Miles in the Sky

From Wikipedia, the free encyclopedia
Miles in the Sky
Studio album by
ReleasedJuly 22, 1968
RecordedJanuary 16 and May 15–17, 1968
StudioColumbia 52nd Street (New York City)
ProducerTeo Macero
Miles Davis chronology
Miles in the Sky
Filles de Kilimanjaro

Miles in the Sky is a studio album by American trumpeter and composer Miles Davis, released on July 22, 1968, by Columbia Records.[2] It was the last full album recorded by Davis' "Second Great Quintet" and marked the beginning of his foray into jazz fusion, with Herbie Hancock playing electric piano and Ron Carter playing electric bass guitar on opening track “Stuff”. Additionally, electric guitarist George Benson features on “Paraphernalia”.[3]


Miles in the Sky was produced by Teo Macero and recorded at Columbia Studio B in New York City on January 16, 1968, and May 15–17, 1968.[4] The album's title was a nod to the Beatles' 1967 song "Lucy in the Sky with Diamonds".[2] This is the final appearance of tenor saxophonist Wayne Shorter, pianist Herbie Hancock, bassist Ron Carter and drummer Tony Williams together on a full-length studio album in Davis’ discography.[4]


For Miles in the Sky, Davis and his quintet pulled further away from conventional jazz and more toward jazz-rock fusion. The album's compositions are extended and groove-oriented, often with rhythms that, according to Stephen Thomas Erlewine, "are straightforward, picking up on the direct 4/4 beats of rock, and these are illuminated by Herbie Hancock's electric piano".[3] In the opinion of All About Jazz's C. Michael Bailey, Miles in the Sky was one of six albums by Davis' quintet between 1965 and 1968 that introduced the poorly-defined jazz subgenre post-bop.[5]

Critical reception[edit]

Professional ratings
Review scores
Down Beat[4]
The Encyclopedia of Popular Music[6]
The Penguin Guide to Jazz Recordings [10]
The Rolling Stone Album Guide[7]
Rolling Stone Jazz Record Guide[8]
Tom Hull – on the WebB+[11]

In a contemporary review, Down Beat magazine called Miles in the Sky one of the best albums by Davis and his second quintet because of how it shows he had been influenced by Ornette Coleman and John Coltrane: "even as Miles denies it, for their assault on the popular song has pushed Miles along the only path that seems open to him, an increasingly ironic detachment from sentiment and prettiness".[4]

In a retrospective review for AllMusic, Erlewine found it less adventurous than Nefertiti (1968): "Intriguing, successful jams in many respects, but ... this is less visionary than its predecessor and feels like a transitional album – and, like many transitional albums, it's intriguing and frustrating in equal measures."[3] Hernan M. Campbell of Sputnikmusic was more enthusiastic and praised the musicianship throughout, particularly that of Williams, whose drumming he found "mind-blowing". Campbell felt that Miles in the Sky should not be overlooked because it marked the beginning of Davis' electric period and was one of the defining jazz fusion albums.[9]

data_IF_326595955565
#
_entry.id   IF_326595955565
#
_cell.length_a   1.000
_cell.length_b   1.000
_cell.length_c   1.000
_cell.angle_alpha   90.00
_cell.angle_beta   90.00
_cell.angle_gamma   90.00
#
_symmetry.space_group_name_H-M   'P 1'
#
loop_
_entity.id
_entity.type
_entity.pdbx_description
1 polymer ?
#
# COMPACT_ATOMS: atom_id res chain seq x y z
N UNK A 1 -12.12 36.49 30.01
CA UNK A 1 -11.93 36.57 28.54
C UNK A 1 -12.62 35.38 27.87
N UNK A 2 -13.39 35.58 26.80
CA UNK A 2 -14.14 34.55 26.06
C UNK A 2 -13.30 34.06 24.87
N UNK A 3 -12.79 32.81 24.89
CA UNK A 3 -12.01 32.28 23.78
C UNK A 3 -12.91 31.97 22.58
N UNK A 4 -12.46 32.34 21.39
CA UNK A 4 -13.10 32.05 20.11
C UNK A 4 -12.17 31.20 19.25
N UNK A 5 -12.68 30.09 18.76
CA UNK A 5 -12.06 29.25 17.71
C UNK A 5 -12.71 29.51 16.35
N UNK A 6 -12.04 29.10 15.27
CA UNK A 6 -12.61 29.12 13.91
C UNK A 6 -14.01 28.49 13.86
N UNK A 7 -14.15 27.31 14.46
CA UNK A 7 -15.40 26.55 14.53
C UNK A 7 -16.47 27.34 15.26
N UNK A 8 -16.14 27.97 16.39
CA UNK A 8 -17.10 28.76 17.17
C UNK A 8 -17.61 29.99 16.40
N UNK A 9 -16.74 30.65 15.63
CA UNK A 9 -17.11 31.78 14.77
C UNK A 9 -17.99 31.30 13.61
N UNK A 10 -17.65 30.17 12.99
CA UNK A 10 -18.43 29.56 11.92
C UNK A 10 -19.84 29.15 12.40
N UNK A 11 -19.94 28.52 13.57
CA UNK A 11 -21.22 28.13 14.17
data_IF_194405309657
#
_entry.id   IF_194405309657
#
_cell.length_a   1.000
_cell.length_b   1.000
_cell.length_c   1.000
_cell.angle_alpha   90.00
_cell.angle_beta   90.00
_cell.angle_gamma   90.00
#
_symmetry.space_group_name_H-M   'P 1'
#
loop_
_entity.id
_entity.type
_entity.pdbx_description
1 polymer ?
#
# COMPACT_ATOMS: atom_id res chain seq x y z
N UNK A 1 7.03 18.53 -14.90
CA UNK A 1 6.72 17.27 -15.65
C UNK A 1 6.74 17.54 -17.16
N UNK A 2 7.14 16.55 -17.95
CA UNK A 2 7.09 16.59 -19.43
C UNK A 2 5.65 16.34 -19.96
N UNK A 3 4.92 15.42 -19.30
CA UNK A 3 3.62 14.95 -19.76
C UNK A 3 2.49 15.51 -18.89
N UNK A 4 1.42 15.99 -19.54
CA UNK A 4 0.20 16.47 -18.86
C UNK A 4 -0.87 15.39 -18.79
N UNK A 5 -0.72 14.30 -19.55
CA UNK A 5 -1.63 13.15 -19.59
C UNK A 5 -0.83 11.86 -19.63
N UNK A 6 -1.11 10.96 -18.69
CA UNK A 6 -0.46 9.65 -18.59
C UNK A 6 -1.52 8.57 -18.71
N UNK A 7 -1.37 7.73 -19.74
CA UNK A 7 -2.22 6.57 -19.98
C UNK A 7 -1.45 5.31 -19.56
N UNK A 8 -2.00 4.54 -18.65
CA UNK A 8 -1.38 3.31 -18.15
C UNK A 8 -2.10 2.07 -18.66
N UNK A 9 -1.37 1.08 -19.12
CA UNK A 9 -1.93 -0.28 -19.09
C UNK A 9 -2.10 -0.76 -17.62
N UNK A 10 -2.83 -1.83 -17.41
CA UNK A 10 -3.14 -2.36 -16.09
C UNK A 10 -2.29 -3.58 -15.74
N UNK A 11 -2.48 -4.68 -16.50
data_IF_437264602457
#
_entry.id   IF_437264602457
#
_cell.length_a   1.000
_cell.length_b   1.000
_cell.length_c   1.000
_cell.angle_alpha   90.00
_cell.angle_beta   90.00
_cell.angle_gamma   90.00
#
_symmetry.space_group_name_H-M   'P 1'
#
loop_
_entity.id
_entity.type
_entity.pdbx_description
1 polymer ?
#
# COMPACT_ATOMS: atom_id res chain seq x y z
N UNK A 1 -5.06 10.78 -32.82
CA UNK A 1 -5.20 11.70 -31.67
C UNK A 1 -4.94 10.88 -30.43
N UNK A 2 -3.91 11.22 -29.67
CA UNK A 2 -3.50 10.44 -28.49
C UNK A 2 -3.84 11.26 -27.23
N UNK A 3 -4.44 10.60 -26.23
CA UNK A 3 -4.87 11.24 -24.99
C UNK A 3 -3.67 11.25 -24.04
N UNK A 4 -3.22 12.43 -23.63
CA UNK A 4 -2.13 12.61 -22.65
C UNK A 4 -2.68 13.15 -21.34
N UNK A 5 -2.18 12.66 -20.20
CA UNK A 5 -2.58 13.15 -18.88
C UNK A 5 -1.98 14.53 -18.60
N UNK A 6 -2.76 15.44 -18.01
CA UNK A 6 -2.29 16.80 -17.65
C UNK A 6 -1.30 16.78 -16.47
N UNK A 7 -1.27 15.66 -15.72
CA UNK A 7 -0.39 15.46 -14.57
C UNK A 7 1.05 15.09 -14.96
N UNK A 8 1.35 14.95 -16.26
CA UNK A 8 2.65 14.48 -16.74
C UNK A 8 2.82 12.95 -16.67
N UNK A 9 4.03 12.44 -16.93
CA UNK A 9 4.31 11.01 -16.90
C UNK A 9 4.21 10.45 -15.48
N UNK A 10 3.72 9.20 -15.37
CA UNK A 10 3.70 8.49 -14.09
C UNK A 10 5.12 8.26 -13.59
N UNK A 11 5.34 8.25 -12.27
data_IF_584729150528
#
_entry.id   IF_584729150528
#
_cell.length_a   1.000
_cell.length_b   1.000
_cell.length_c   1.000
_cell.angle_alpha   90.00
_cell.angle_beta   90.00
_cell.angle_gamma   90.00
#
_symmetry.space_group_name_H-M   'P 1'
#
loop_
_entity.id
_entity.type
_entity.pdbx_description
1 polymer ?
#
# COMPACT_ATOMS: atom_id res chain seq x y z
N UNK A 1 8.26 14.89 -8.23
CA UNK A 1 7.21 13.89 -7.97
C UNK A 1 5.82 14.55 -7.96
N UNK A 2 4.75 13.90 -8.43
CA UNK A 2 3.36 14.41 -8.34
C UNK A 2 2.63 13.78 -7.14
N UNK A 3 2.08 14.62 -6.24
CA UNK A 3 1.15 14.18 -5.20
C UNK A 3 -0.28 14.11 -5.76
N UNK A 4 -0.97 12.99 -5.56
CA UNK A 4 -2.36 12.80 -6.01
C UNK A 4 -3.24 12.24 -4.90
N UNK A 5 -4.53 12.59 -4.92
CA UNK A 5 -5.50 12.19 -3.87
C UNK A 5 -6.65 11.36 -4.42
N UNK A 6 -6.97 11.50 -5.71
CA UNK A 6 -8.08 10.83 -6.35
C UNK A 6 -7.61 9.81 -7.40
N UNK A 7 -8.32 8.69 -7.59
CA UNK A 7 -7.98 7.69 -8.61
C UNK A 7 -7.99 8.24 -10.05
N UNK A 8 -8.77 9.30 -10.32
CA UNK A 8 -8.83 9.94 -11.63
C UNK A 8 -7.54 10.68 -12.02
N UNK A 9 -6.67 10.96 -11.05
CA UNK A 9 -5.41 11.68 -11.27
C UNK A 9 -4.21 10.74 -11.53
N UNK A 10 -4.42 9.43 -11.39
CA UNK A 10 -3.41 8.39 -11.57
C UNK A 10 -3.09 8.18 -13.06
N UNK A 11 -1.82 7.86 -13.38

Track listing[edit]

Columbia – CS 9628[12]

Side one
No.TitleWriter(s)Recording session[13]Length
1."Stuff"Miles DavisMay 17, 196817:00
2."Paraphernalia"Wayne ShorterJanuary 16, 196812:38
Side two
No.TitleWriter(s)Recording session[13]Length
3."Black Comedy"Tony WilliamsMay 16, 19687:26
4."Country Son"Miles DavisMay 15, 196813:52
Total length:50:56
CD Reissue (Columbia – CK 65684)[14]
No.TitleWriter(s)Recording session[13]Length
5."Black Comedy" (Alternate Take)Tony WilliamsMay 16, 19686:23
6."Country Son" (Alternate Take)Miles DavisMay 15, 196814:38
Total length:1:11:57



  1. ^ "Miles Davis's 20 greatest albums – ranked!". August 2019.
  2. ^ a b "Miles Davis: Miles in the Sky". Sony Music Entertainment. Archived from the original on December 26, 2013. Retrieved December 25, 2013.
  3. ^ a b c d Erlewine, Stephen Thomas. "Miles in the Sky – Miles Davis". Allmusic. Retrieved December 25, 2013.
  4. ^ a b c d "Miles Davis – Miles in the Sky CD Album". CD Universe. Archived from the original on May 1, 2009. Retrieved December 25, 2013.
  5. ^ Bailey, C. Michael (April 11, 2008). "Miles Davis, Miles Smiles, and the Invention of Post Bop". All About Jazz. Retrieved February 23, 2013.
  6. ^ Larkin, Colin (2007). The Encyclopedia of Popular Music (4th ed.). Oxford University Press. ISBN 978-0195313734.
  7. ^ RS Album Guide
  8. ^ Swenson, J., ed. (1985). The Rolling Stone Jazz Record Guide. USA: Random House/Rolling Stone. p. 58. ISBN 0-394-72643-X.
  9. ^ a b Campbell, Hernan M. (March 8, 2012). "Review: Miles Davis – Miles In The Sky". Sputnikmusic. Retrieved December 25, 2013.
  10. ^ Cook, Richard; Morton, Brian (2008). The Penguin Guide to Jazz Recordings (9th ed.). Penguin. p. 346. ISBN 978-0-141-03401-0.
  11. ^ Hull, Tom (n.d.). "Grade List: Miles Davis". Tom Hull – on the Web. Retrieved July 22, 2020.
  12. ^ "Miles Davis – Miles in the Sky". Discogs. Retrieved February 4, 2017.
  13. ^ a b c "Miles Davis – Miles in the Sky". Retrieved February 4, 2017.
  14. ^ "Miles Davis – Miles in the Sky (CD)". Discogs. Retrieved February 4, 2017.

External links[edit]